It ain't over 'til it's over

Infidelity, boredom, even downright misery - none of these is a reason to end a relationship if you really want it to last, says a new book. So should you stay or should you go? Sarah Litvinoff assesses a fresh approach

And now there's the cigar. Attention that can be torn away from imagining the Bill and Monica romps with this unusual sex aid, usually turns to Hillary: either with schadenfreude or genuine compassion.

Speculation at bus queues, dinner parties and endlessly in print goes: how could she stay with such a man? Will she stay? How could she love him? Does she love him? Is it political expediency, or personal ambition? And so on. Everyone has an opinion, and usually advice.

Perhaps even now, Hillary is furtively flicking through the pages of Should You Leave? by Peter D Kramer (Gollancz, pounds 17.99) purportedly a book of advice, written by a psychiatrist - a discipline noted for its disinclination to give advice. It's a fascinating, elegantly written book, with strong, believable case histories (which he admits are fictional) in which the complexities of the relationships and their problems make the "should I leave?" question a genuine dilemma. To give an unforgivably brief summing- up of his answer, it is: "It depends".

Kramer's first story tells of a successful woman, Iris, humiliated by her lover, Randall, whom she discovers is having an intimate, though non- sexual, relationship with another woman in which he disparages Iris via e-mail. The other woman has forwarded it to her. In Kramer's imagined consultation with Iris it emerges this is Randall's pattern: to commit to one woman and denigrate her to another, that there is hate and fear in his attitude to women. On discovering his betrayal Iris trashed his computer and other beloved items and moved out. Yet she still prevaricates: Randall has abased himself making amends, she still loves him; she can't bear being alone; she's moved back.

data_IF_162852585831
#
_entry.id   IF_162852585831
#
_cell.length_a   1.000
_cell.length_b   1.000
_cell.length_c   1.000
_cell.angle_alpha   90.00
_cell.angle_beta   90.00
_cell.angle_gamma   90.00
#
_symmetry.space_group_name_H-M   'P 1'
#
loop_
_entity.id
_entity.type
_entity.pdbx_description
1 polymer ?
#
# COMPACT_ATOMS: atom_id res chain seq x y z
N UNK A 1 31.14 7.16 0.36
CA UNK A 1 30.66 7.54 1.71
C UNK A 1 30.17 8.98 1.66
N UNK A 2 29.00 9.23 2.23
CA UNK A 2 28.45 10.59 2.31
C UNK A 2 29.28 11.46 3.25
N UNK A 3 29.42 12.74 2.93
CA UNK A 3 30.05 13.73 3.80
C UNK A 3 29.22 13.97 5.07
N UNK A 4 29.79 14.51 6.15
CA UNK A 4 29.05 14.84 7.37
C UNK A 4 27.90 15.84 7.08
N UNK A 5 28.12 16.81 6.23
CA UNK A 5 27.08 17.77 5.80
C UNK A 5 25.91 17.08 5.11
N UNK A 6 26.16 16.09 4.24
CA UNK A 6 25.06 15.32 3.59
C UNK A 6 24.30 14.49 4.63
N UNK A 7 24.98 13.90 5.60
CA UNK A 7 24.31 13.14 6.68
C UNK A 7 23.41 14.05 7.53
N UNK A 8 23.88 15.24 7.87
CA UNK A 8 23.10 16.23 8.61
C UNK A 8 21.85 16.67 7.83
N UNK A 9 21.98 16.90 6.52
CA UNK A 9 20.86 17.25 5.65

Provocatively, after some typical wavering, Kramer sides with her yearning to stay, despite knowing, as he says, that "the cruel oscillation can continue forever". It's a bad bet, "but I have seen worse bets succeed."

This is an advice book of subtlety and wisdom, which will be appreciated by every reader - except those urgently asking the question "Should I leave?"

Actually, you don't even have to know the people involved to guess at the answer they'll come up with. If they are American, divorce statistics tell us that two-thirds will say yes, and if they live in the UK you could toss a coin on it: it's about 50-50.

More often than not, Kramer's oblique advice is to stay, partly because marriage is a state of regular shifts, crises and re-evaluations. As he writes, "Any marriage worthy of the name entails repeated remarriage, active choices to stay on in the face of new perspectives on self and spouse." Cavell goes further, claiming that "only those can genuinely marry who are already married.'"

Kramer's main point is that however different a couple might appear, their emotional maturity is usually remarkably similar: "Whom you have chosen speaks to who you are", and that real growth occurs by changing within a relationship. Choosing a new model usually means the same problem in different clothes: "Second marriages do not seem gloriously better than first marriages; or, if they do, it is often because the second marriage benefits from efforts or compromises that might as readily have been applied to the first."

This same message is more popularly expressed in Getting the Love you Want by Harville Hendrix (HarperPerennial), who offers practical techniques, which are missing from Kramer's book. Hendrix talks about your "Imago": the person you fall in love with is "the ideal candidate to make up for the psychological and emotional damage you experienced in childhood". And for precisely this reason your great love will certainly wound and disappoint you until you address the issues that drew you together. He further suggests that it is only in a "conscious marriage" that you can truly heal yourself, and that it offers personal growth unmatched by anything else, including psychotherapy.